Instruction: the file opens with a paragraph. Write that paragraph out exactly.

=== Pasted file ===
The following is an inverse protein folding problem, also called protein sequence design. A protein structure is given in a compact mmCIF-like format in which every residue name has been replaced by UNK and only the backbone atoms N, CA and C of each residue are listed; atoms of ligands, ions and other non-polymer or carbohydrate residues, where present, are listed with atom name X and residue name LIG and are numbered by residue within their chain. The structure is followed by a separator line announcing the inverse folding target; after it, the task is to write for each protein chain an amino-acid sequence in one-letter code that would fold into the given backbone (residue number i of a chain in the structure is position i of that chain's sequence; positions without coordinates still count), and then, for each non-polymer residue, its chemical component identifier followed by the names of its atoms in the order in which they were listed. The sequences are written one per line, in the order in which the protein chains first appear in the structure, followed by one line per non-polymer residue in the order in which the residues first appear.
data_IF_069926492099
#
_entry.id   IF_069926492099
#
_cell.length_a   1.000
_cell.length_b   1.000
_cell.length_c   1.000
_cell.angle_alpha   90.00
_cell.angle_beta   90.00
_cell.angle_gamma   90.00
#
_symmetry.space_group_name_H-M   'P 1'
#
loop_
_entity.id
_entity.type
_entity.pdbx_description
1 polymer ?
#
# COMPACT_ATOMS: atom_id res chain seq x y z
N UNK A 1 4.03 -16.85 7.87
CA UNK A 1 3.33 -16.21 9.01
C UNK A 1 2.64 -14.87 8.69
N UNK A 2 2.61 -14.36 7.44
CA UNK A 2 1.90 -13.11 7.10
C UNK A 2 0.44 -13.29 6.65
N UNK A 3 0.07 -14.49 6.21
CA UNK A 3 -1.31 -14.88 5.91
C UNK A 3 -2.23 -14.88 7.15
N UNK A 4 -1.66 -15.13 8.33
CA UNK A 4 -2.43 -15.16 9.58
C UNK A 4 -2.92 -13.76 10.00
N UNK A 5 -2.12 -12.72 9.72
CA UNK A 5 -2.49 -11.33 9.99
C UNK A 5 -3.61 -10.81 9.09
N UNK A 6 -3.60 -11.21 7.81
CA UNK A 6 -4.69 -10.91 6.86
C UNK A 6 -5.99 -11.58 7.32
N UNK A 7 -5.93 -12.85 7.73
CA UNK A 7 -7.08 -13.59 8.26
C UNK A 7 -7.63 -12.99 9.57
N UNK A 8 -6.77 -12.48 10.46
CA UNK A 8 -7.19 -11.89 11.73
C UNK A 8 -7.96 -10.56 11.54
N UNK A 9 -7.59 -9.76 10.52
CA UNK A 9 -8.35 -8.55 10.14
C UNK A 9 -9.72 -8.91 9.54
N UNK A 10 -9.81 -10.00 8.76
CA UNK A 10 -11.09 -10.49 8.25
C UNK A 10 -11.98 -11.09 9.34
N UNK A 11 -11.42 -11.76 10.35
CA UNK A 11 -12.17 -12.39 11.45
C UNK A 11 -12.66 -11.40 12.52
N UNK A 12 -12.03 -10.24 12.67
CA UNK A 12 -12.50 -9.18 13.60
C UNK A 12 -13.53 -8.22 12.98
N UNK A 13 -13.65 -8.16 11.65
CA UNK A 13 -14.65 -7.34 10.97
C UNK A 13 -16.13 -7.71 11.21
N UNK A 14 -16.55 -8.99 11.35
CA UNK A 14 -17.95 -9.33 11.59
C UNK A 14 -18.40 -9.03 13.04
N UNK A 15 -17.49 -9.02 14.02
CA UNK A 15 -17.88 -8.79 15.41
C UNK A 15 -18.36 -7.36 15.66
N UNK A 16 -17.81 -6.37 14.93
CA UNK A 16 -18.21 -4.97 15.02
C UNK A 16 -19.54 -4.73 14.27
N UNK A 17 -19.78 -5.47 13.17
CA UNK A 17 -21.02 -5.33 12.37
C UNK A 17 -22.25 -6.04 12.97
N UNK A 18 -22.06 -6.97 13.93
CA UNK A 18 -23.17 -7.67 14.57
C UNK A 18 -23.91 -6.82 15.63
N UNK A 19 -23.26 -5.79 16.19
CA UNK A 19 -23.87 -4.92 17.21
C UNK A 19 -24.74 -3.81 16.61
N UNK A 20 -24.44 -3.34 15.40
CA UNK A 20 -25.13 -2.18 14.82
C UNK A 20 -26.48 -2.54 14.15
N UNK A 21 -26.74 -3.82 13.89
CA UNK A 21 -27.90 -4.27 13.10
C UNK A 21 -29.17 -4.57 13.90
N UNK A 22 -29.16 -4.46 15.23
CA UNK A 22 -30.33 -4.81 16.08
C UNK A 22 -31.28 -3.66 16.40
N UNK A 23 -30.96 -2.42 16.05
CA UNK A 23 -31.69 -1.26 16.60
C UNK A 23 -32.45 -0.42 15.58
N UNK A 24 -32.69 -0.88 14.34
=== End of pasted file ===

The following is an inverse protein folding problem, also called protein sequence design. A protein structure is given in a compact mmCIF-like format in which every residue name has been replaced by UNK and only the backbone atoms N, CA and C of each residue are listed; atoms of ligands, ions and other non-polymer or carbohydrate residues, where present, are listed with atom name X and residue name LIG and are numbered by residue within their chain. The structure is followed by a separator line announcing the inverse folding target; after it, the task is to write for each protein chain an amino-acid sequence in one-letter code that would fold into the given backbone (residue number i of a chain in the structure is position i of that chain's sequence; positions without coordinates still count), and then, for each non-polymer residue, its chemical component identifier followed by the names of its atoms in the order in which they were listed. The sequences are written one per line, in the order in which the protein chains first appear in the structure, followed by one line per non-polymer residue in the order in which the residues first appear.